Skip to main content

Previous Symposiums

Annual Surgery, Intervention, and Engineering Symposium

2012, 2013, 2014, 2015, 2016, 2017


keynote delivered by

Eben Rosenthal, MD
Ann & John Doerr Medical Director
Stanford Cancer Center

Wednesday, December 13th, 2017
Light Hall Room 202
4:10 p.m. – 5:10 p.m. followed by reception

“Leveraging Light in the OR: Finding an Optical Contrast Agent”

Over the past two decades, synergistic innovations in imaging technology have resulted in a revolution in which a range of biomedical applications are now benefiting from fluorescence imaging. Specifically, advances in fluorophore chemistry and imaging hardware, and the identification of targetable biomarkers have now positioned intraoperative fluorescence as a highly specific real-time detection modality for surgeons in oncology. In particular, the deeper tissue penetration and limited autofluorescence of near-infrared (NIR) fluorescence imaging improves the translational potential of this modality over visible-light fluorescence imaging. Rapid developments in fluorophores with improved characteristics, detection instrumentation, and targeting strategies led to the clinical testing in the early 2010s of the first targeted NIR fluorophores for intraoperative cancer detection. The foundations for the advances that underline this technology continue to be nurtured by the multidisciplinary collaboration of chemists, biologists, engineers, and clinicians. In this Review, we highlight the latest developments in NIR fluorophores, cancer-targeting strategies, and detection instrumentation for intraoperative cancer detection, and consider the unique challenges associated with their effective application in clinical settings.

Eben Rosenthal is a surgeon-scientist who serves as the John and Ann Doerr Medical Director of the Stanford Cancer Center.  He works collaboratively with the Stanford Cancer Institute and Stanford Health Care leaders to set the strategy for the clinical delivery of cancer care across Stanford Medicine and growing cancer networks.  He is a professor of Otolaryngology and Radiology (courtesy) and a member of Molecular Imaging Program at Stanford (MIPS). He continues to be clinically active as an oncologic and microvascular reconstructive surgeon.

Dr. Rosenthal has conducted multiple early phase clinical trials for diagnostic and therapeutic agents for the treatment of solid tumors. He has been NIH funded for over a decade in targeted, translational research.  He is part of a multidisciplinary team of clinical and basic scientists that have successfully performed preclinical studies, nonhuman primate IND-enabling studies, successfully performed the first in human clinical trials using fluorescently labeled antibodies as a cancer specific contrast agent for use in the operating room. Ongoing clinical trials include brain, pancreas, skin and head and neck tumors.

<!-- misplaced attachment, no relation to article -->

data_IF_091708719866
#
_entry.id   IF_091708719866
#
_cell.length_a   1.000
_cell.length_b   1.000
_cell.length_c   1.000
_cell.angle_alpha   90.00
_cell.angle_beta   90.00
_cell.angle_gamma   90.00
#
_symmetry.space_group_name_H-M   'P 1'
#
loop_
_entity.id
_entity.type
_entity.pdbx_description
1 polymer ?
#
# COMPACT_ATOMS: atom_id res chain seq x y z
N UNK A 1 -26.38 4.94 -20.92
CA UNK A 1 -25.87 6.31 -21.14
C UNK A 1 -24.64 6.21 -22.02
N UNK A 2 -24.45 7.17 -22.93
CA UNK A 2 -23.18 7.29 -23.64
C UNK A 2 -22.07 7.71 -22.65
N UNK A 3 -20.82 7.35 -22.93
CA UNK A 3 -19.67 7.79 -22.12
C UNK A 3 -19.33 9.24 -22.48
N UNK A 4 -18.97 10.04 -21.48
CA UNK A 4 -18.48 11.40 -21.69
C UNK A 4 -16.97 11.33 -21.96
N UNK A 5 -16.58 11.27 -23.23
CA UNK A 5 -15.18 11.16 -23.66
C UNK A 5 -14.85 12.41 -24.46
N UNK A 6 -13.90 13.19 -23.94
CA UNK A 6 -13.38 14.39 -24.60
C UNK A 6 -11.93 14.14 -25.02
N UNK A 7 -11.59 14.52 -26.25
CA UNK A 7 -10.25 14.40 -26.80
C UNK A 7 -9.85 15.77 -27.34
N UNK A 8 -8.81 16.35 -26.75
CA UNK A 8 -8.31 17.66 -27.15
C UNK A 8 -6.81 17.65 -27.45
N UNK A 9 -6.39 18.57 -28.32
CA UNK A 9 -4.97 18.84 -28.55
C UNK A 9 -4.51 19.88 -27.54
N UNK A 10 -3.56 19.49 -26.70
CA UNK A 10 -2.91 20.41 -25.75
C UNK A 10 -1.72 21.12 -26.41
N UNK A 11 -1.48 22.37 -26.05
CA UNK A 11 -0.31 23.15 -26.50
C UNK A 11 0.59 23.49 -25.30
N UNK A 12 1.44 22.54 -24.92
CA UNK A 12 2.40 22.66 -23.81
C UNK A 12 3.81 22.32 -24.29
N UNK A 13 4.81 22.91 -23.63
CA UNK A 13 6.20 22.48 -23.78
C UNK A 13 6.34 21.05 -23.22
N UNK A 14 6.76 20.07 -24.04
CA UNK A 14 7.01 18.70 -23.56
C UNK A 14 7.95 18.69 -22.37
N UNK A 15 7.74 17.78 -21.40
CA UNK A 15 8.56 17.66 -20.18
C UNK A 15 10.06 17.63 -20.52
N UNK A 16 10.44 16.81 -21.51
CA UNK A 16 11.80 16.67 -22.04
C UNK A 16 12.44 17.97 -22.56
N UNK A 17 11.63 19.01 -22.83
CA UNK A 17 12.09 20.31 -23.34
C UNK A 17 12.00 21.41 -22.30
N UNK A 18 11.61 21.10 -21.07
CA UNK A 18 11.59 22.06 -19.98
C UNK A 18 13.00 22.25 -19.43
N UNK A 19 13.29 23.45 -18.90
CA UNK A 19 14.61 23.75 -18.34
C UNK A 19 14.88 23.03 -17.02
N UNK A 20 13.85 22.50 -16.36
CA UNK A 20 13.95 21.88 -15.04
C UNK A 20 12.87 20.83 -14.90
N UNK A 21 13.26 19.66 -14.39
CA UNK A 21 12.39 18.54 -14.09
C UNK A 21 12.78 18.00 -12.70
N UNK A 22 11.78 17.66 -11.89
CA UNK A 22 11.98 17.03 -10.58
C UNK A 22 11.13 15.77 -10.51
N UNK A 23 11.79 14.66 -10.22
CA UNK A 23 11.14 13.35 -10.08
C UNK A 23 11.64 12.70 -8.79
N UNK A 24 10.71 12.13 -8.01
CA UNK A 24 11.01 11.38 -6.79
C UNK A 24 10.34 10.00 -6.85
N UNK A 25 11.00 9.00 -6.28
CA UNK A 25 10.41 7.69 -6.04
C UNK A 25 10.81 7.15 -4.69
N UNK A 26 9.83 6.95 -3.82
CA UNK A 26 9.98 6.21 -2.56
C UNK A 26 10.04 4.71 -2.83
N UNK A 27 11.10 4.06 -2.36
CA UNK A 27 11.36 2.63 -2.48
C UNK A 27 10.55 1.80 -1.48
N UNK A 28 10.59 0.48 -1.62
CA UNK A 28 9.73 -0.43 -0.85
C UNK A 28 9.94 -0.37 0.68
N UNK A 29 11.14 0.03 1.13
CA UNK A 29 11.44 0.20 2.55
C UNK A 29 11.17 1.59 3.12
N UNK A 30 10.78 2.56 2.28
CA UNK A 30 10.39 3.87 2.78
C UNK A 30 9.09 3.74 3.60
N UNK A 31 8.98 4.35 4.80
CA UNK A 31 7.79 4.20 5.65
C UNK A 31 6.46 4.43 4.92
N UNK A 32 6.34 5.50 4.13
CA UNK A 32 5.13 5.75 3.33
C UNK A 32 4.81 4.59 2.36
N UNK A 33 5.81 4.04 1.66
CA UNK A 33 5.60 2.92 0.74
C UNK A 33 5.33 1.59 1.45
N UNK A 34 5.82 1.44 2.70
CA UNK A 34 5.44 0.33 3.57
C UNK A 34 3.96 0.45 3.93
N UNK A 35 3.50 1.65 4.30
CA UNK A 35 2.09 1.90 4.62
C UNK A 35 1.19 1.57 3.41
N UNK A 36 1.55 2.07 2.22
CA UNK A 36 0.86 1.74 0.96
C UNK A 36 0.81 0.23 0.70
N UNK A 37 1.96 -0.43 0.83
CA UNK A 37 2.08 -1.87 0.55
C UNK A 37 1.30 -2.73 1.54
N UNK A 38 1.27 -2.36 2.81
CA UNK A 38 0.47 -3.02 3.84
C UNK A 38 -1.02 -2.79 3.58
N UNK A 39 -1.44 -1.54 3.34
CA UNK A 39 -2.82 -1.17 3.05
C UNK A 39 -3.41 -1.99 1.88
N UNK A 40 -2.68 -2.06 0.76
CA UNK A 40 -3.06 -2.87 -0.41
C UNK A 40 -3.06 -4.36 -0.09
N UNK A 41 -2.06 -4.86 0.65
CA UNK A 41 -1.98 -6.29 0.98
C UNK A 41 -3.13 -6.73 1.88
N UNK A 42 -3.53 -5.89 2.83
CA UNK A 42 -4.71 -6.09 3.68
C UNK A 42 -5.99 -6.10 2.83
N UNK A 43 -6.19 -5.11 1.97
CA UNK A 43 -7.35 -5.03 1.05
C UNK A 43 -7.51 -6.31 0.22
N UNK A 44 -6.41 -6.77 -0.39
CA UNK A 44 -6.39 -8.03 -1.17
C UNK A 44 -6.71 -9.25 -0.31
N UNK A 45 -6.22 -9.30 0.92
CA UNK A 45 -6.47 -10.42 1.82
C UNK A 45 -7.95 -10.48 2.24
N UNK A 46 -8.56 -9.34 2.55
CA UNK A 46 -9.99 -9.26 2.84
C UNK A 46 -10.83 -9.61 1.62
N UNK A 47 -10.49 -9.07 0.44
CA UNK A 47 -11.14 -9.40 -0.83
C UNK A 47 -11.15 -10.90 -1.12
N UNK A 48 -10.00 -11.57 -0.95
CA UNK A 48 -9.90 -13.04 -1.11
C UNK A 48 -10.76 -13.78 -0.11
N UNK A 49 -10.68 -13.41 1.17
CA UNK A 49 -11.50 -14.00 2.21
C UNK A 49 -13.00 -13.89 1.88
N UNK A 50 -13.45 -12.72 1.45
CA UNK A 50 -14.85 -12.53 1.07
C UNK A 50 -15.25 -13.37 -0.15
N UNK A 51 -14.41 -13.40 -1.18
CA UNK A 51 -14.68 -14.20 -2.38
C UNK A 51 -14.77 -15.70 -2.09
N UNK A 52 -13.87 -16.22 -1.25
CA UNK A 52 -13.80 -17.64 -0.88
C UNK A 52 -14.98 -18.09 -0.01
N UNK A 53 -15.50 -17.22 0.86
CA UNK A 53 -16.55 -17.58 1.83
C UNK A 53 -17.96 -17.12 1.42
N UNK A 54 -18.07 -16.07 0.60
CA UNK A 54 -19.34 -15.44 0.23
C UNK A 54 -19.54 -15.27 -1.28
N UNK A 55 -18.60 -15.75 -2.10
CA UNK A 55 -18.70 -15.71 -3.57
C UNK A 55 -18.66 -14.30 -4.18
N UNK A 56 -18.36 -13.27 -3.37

View the symposium program by clicking here..


keynote delivered by Christopher P. Austin, MD,
Director, National Center for Advancing Translational Science
at the National Institutes of Health

photo of Christopher P. Austin

Wednesday, December 14th, 2016
Catalyzing Translational Innovation
Vanderbilt University Light Hall


The process by which observations in the laboratory or the clinic are transformed into demonstrably useful interventions that tangibly improve human health is frequently termed “translation.” This multi-stage and multifaceted process is poorly understood scientifically, and the current research ecosystem is operationally not well suited to the distinct needs of translation. As a result, biomedical science is in an era of unprecedented accomplishment without a concomitant improvement in meaningful health outcomes, and this is creating pressures that extend from the scientific to the societal and political. To meet the opportunities and needs in translational science, NCATS was created as NIH’s newest component in December 2011, via a concatenation of extant NIH programs previously resident in other components of NIH. NCATS is scientifically and organizationally different from other NIH Institutes and Centers. It focuses on what is common to diseases and the translational process, and acts a catalyst to bring together the collaborative teams necessary to develop new technologies and paradigms to improve the efficiency and effectiveness of the translational process, from target validation through intervention development to demonstration of public health impact. This talk will provide an overview of NCATS mission, programs, and deliverables, with a view toward future developments.